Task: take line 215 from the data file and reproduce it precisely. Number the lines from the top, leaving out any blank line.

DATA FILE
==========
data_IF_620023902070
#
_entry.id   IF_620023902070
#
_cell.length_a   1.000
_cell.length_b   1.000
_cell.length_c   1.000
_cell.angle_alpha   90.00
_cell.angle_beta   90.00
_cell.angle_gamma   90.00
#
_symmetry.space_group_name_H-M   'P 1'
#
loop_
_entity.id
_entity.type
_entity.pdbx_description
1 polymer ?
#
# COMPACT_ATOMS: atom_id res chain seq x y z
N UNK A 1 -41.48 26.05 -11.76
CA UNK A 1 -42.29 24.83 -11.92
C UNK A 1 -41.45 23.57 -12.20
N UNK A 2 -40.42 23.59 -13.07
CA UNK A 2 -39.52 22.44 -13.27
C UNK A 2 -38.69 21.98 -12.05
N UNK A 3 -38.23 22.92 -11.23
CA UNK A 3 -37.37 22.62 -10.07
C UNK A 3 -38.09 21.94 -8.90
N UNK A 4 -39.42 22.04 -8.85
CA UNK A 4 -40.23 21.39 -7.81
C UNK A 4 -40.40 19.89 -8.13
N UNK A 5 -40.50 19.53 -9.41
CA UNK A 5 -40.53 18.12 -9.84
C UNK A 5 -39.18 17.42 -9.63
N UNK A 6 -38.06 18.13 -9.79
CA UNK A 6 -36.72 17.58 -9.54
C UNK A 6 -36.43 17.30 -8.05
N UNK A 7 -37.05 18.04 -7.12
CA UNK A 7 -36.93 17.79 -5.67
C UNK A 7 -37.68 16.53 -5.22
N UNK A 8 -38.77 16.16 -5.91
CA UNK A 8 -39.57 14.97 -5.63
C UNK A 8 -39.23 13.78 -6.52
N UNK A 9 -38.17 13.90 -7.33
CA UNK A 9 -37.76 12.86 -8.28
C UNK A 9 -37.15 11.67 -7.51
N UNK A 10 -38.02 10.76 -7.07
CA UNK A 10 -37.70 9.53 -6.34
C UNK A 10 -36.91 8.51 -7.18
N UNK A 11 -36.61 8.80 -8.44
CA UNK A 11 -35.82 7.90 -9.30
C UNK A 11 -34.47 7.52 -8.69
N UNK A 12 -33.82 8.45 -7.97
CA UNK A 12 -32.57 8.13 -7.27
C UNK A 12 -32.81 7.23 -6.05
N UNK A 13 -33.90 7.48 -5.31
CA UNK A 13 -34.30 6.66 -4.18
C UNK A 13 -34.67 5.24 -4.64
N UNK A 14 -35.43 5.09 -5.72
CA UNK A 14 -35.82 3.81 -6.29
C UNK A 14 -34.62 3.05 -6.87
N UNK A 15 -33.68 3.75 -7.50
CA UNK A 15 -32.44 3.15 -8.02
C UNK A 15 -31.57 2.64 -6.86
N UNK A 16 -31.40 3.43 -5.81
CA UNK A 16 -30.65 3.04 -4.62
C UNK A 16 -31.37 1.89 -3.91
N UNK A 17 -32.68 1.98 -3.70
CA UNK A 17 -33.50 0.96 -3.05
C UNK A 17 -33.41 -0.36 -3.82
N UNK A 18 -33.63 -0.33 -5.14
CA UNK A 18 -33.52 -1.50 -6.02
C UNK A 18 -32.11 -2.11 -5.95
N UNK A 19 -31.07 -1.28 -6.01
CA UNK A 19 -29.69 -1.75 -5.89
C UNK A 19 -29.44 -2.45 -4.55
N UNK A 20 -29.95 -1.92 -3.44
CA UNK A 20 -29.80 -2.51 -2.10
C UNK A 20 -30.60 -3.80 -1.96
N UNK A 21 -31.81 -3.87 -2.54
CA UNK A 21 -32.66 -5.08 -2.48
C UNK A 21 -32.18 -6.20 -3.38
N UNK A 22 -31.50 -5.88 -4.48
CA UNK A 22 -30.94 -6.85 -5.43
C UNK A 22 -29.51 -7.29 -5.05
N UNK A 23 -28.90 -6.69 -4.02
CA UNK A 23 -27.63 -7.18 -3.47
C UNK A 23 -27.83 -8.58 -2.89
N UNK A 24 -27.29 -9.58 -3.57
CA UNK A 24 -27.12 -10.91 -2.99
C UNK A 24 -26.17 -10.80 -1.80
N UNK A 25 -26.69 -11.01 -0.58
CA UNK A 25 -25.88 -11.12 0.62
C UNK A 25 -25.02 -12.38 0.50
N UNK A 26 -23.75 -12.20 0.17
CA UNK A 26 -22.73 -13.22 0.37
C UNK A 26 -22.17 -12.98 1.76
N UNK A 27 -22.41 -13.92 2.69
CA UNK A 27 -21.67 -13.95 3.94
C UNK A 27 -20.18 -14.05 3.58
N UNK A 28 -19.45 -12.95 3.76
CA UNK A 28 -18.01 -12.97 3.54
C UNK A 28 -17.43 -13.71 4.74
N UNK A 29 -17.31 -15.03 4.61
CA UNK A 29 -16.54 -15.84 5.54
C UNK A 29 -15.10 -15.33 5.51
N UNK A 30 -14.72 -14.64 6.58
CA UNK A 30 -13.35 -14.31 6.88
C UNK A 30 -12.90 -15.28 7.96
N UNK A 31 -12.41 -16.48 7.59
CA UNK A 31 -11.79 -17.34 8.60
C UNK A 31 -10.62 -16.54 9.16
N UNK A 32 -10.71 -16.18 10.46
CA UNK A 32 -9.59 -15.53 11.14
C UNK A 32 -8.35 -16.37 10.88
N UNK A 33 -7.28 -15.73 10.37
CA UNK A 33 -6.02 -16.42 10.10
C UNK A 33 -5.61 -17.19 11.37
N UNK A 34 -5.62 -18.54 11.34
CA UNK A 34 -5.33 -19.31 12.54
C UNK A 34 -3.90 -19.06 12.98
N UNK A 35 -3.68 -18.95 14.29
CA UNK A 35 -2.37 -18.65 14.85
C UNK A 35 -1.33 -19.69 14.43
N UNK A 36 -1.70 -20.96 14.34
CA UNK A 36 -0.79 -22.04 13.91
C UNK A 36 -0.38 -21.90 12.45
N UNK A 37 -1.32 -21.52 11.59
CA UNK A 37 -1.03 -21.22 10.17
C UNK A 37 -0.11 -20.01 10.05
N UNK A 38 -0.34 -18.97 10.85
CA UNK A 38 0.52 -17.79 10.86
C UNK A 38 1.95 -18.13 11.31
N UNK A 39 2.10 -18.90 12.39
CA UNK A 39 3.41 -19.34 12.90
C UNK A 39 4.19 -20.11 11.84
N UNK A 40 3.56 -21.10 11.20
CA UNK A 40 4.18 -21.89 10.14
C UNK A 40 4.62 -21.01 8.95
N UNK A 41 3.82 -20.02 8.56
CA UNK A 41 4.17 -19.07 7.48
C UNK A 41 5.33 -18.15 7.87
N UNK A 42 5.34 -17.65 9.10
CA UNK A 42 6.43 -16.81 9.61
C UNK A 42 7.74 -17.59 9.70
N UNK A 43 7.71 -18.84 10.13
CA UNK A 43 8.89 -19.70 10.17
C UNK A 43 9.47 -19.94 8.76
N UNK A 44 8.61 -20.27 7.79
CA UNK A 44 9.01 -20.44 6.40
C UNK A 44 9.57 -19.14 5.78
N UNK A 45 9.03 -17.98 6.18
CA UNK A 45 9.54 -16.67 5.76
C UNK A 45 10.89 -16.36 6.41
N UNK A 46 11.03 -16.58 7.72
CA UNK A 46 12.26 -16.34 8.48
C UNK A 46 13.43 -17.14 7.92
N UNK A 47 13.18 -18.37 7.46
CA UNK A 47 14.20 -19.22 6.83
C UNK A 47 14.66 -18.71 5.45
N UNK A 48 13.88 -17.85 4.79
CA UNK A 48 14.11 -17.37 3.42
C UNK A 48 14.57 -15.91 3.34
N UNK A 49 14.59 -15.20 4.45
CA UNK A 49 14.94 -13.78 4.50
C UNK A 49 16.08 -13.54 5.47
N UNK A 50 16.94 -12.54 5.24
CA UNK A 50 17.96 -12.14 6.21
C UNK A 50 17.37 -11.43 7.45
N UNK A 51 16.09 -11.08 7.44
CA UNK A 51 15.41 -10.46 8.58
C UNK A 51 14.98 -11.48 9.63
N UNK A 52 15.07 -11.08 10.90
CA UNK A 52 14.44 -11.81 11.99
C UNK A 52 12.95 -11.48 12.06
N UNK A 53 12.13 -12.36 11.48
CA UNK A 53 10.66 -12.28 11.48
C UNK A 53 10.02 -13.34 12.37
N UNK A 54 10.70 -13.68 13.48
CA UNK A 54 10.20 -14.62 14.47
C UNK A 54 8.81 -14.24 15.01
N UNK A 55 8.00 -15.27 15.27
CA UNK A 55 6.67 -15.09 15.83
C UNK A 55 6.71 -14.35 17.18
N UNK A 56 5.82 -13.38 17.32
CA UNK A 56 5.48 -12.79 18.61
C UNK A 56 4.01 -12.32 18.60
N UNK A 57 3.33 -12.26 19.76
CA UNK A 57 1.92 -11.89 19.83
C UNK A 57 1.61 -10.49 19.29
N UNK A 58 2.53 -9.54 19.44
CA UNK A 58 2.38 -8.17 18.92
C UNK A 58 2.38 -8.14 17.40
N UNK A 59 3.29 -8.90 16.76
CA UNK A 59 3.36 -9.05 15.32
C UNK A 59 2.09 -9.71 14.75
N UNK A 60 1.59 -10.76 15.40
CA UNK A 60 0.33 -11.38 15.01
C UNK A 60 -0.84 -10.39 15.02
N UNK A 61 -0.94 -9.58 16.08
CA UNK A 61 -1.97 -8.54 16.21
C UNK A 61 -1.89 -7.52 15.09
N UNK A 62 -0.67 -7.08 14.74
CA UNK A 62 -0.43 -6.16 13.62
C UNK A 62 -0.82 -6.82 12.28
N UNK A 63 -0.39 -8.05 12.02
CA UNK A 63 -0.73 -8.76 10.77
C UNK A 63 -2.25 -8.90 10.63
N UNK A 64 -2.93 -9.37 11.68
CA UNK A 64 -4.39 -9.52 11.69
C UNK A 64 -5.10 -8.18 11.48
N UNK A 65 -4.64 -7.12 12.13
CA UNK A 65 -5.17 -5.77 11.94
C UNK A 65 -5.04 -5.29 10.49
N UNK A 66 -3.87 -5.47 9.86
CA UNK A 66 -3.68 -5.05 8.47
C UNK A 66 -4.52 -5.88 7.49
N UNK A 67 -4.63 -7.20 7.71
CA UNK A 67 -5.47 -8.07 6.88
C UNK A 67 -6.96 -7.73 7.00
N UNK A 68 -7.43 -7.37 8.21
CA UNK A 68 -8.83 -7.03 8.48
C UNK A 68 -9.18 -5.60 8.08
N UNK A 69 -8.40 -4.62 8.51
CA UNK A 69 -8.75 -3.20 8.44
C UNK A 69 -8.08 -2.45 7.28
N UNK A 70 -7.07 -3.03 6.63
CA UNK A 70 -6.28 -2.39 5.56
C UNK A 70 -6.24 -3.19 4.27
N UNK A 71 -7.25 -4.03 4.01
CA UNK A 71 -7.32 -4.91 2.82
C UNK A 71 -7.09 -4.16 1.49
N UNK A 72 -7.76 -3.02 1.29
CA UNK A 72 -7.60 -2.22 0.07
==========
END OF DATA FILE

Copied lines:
C UNK A 65 -5.04 -5.29 10.49